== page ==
Skip to main content

Small Towns of Virginia Series - Cape Charles

The Pavilion Gazebo is the centerpiece of Cape Charles Pier and Boardwalk
Once the hub of all of Virginia's Eastern Shore transportation modes, Cape Charles today is a quieter  shadow of its once hustling self adjusting to find a new niche along the Eastern Shore.  Located approximately 11 miles north of the southern tip of the Delmarva Peninsula, Cape Charles was founded in the mid-1880s when a Pennsylvania Congressman by the name of William L. Scott purchased the land for a sum of $55,000.  The reason for the purchase was that the location was to be the southern terminus of the Delmarva branch of the New York, Philadelphia and Norfolk Railroad.  Immediately after tracks were laid ferry service began transporting passengers, freight, and mail to the mainland in Norfolk; but just as importantly, commerce from the urban areas in the North.  To some Cape Charles was a southern expansion of its Northern brethren as the town was a complete opposite of the sleepy agricultural villages along the peninsula.

The Palace Theatre (1941) was once the regular home of the 'Miss Virginia' pageant

The early days of the automobile era added to the prosperity of the town.  The automobile ferry "Virginia Lee" began operation in 1928 and within five years three round trip excursions occurred daily.  Also, a second ferry to Ocean View began operation.  In the years after the Second World War, it is estimated over two million people a year passed through Cape Charles.  The ferries were a key part of the Ocean Highway, a highly publicized route from New York to Florida.  The image at right shows the Cape Charles Ferry and how it was the key connection from the Peninsula to Norfolk.  However, this brief period would be the peak of Cape Charles role as the Eastern Shore's transportation hub.  In 1950, the Virginia Ferry Corporation moved the ferry terminal six miles to the south to Kiptopeake Beach.  The automobile ferry era on the peninsula would end fourteen years later when the Chesapeake Bay Bridge-Tunnel opened and provided a continuous link between the Eastern Shore and the Mainland.  The town received another blow in 1953 when passenger rail service was discontinued.  The town still serves as a ferry terminal for freight rail.  But the lost of passenger revenue, auto and rail, has removed the once "City of Cape Charles" from a gateway to the industrial North and transformed it to a quiet fishing, agricultural, and tourism driven town like many of its sister Eastern Shore communities.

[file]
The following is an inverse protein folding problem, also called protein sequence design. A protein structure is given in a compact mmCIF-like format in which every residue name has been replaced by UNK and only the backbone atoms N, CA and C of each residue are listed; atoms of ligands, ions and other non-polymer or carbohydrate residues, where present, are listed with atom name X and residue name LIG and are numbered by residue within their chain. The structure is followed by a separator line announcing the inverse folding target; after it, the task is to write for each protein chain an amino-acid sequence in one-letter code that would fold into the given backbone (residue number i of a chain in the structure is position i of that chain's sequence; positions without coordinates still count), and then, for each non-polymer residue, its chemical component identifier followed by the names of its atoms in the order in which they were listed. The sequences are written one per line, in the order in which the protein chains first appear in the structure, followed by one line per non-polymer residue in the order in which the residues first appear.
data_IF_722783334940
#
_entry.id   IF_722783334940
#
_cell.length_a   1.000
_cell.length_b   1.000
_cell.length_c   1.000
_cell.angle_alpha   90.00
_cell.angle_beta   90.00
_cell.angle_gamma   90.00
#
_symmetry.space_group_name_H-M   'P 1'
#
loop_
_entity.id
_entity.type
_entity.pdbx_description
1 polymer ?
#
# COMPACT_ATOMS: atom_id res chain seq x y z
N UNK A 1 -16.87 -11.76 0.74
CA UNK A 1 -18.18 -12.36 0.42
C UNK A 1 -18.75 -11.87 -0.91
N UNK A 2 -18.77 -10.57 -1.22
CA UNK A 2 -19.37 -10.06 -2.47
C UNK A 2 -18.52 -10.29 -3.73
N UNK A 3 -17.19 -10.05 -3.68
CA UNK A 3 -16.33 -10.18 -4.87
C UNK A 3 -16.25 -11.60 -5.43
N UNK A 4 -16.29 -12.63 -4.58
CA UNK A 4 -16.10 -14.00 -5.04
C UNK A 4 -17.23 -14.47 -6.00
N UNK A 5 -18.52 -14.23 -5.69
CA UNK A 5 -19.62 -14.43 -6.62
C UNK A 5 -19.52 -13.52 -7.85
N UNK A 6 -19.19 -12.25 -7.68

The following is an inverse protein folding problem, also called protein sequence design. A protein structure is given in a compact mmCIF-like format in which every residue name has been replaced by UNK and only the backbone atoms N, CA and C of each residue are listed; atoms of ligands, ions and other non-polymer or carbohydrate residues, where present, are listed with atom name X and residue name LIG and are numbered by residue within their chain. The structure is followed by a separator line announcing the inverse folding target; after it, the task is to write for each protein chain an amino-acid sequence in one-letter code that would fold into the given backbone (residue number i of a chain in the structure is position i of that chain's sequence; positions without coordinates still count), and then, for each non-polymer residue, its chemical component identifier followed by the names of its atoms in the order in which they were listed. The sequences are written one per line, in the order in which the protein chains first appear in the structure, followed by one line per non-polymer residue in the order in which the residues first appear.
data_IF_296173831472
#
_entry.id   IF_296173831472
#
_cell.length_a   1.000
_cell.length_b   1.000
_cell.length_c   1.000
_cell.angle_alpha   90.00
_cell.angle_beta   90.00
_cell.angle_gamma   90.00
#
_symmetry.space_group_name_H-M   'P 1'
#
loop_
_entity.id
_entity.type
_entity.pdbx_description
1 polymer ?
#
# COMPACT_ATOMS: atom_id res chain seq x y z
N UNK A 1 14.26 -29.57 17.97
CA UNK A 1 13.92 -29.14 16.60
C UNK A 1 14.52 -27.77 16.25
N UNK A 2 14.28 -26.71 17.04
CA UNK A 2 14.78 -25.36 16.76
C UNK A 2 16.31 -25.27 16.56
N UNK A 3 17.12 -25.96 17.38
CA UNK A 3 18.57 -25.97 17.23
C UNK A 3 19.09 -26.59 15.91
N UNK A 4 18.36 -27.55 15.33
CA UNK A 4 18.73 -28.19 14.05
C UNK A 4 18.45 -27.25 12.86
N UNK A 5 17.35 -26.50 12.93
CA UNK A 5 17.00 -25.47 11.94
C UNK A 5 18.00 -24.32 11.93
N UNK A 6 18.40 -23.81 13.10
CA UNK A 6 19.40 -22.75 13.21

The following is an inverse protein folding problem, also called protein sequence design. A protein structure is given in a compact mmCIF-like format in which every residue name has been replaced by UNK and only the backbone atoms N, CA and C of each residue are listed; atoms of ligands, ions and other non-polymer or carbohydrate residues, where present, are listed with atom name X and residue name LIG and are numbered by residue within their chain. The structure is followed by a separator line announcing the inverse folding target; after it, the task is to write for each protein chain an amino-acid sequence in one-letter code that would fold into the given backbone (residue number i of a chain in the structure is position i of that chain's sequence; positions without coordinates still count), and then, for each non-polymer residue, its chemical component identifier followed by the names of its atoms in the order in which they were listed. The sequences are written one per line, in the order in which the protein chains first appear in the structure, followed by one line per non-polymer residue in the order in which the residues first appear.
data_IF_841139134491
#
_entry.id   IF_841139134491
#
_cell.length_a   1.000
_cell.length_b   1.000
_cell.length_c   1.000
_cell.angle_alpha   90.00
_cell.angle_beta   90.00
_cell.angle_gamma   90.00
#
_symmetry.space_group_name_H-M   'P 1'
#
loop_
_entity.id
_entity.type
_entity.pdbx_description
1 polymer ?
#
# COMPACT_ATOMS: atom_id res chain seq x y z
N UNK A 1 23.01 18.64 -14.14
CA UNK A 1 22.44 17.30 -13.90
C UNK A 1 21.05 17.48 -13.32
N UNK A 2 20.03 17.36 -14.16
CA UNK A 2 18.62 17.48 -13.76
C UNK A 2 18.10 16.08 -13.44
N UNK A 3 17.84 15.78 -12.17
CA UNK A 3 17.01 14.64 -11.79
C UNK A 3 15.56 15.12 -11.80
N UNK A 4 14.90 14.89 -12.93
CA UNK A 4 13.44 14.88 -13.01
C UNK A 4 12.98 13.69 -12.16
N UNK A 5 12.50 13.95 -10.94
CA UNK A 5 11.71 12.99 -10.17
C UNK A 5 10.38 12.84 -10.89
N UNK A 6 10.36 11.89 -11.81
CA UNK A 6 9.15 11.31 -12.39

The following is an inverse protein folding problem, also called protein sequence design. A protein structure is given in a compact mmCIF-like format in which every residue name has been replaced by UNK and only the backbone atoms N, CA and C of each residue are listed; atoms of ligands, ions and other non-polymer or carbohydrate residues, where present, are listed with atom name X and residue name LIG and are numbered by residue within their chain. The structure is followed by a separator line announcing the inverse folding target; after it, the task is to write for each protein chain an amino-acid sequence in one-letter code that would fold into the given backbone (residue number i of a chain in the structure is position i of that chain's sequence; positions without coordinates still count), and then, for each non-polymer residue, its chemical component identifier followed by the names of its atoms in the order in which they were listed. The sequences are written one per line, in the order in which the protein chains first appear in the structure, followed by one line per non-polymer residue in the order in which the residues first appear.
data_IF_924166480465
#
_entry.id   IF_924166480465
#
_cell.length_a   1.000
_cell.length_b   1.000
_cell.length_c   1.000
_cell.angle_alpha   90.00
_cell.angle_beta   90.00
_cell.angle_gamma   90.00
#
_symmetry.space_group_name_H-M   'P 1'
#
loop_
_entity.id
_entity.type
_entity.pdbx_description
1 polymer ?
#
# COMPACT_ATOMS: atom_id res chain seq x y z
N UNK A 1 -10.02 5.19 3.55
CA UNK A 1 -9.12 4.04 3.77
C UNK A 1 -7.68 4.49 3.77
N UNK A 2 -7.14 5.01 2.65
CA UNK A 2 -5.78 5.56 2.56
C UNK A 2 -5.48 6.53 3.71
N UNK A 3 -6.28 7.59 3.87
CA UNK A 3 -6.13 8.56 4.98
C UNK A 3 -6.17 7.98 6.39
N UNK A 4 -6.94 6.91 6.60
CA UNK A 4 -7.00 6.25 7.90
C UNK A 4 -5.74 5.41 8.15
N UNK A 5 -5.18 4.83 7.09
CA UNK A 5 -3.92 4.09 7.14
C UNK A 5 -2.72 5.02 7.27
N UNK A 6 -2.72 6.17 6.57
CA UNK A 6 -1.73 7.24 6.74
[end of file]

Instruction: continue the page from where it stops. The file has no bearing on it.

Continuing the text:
The Harbor Grille, an example of Cape Charles redefining itself.
Today, Cape Charles is a village .  Its downtown has emerged from the shadows of its bustling heyday.  This rebirth is anchored by the Hotel Cape Charles, a boutique hotel that has attracted many new visitors into town.  Meanwhile, the residential areas of the town glow in the charm of the Eastern Shore's laid-back atmosphere.  Many homes are nearly 100 years old with a good number dating back to the turn of the 20th century.  Many of these older homesteads have joined the cottage industry of Bed & Breakfast's.  Others are sought out for summer and year-round homes.  Much of the town has been designated a 'Historic District' which has added to the town's new 'tourist' charm.

One of the many older homes of Cape Charles.